6. Discover multi-cloud services across AWS, GCP, and Azure
  • Provide business context to cloud services
  • Mitigate business-relevant violations
  • Allocate services and showback cloud spend
7. Implement consistent cloud tagging
  • Enable account owners to adhere to standardized tagging
  • Set up the basis for comprehensive governance
8. Showback cloud spend
  • Assess balance of cloud spend vs. delivered business value
  • Detect unallocated resources and optimize spend
9. Mitigate architecture issues (i.e., tech risk)
  • Determine violation types based on security, availability, best practices, performance, obsolescence, and cloud spend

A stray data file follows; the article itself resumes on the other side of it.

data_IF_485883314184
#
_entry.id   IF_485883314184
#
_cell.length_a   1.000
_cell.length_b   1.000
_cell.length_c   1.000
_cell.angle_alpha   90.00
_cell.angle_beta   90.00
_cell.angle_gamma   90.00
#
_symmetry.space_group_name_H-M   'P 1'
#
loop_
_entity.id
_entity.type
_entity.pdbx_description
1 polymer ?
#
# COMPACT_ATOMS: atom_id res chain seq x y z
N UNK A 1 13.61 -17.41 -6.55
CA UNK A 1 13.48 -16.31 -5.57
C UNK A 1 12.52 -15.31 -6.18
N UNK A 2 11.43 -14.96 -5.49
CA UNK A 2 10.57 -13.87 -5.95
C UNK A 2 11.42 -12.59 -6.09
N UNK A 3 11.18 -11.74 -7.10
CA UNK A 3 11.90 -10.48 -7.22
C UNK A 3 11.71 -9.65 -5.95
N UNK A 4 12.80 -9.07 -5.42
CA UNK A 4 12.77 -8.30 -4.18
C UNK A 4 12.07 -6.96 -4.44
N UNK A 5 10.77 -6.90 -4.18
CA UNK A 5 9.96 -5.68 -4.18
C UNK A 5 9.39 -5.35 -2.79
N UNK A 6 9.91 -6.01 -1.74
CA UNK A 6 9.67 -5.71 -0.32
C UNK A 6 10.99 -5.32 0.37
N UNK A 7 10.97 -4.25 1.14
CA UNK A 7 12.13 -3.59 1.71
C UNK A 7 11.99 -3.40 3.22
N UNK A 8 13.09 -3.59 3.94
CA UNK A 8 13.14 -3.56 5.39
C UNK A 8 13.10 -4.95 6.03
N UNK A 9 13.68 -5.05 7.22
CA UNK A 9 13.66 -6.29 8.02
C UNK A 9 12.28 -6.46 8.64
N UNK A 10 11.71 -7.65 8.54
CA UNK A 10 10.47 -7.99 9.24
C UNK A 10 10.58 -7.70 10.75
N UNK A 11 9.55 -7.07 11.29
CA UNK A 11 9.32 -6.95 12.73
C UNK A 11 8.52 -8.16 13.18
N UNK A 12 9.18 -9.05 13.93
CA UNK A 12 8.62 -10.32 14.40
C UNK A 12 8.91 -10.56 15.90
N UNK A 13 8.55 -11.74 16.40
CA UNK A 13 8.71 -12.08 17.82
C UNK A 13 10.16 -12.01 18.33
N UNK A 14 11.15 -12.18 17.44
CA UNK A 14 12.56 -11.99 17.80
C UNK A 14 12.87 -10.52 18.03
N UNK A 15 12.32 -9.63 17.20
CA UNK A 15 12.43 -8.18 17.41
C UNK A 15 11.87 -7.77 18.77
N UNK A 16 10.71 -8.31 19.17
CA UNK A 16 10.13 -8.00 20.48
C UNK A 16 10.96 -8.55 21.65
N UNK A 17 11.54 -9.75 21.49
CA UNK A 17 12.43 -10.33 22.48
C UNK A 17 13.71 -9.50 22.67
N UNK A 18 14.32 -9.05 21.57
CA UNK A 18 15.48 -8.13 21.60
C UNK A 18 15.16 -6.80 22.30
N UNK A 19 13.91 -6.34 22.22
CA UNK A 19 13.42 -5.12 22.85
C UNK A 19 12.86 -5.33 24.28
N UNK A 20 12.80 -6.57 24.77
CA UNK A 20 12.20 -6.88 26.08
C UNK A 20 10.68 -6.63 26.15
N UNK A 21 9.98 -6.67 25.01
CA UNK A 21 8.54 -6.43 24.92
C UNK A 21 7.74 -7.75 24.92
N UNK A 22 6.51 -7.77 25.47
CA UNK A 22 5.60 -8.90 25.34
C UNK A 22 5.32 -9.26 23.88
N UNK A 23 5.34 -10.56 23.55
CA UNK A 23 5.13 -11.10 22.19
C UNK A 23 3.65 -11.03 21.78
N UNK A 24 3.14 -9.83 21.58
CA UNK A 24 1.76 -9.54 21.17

Catalog microservices

The visibility of a microservice catalog saves DevOps teams time when navigating microservices and automating documentation. The success (and ongoing risks) of deployments are available via clear metrics and resources can be allocated to the actual development of products.

10. Detect microservices from CI/CD and Kubernetes
  • Sync metadata from CI/CD pipelines and orchestration platforms into microservice catalogs to more efficiently: 
    • Navigate and operate along the microservices landscape
    • Mitigate business-relevant violations
    • Onboard new developers quicker and enable support function
    • Proactively manage open-source licenses
    • Monitor deployment KPIs to increase development efficiency
11. Monitor deployment KPIs
  • Track metrics such as deployment frequency, mean time to resolution (MTTR), and failure rates
12. Provide self-services for new developers
  • Encourage self-education
  • Eliminate impediments to knowledge exchange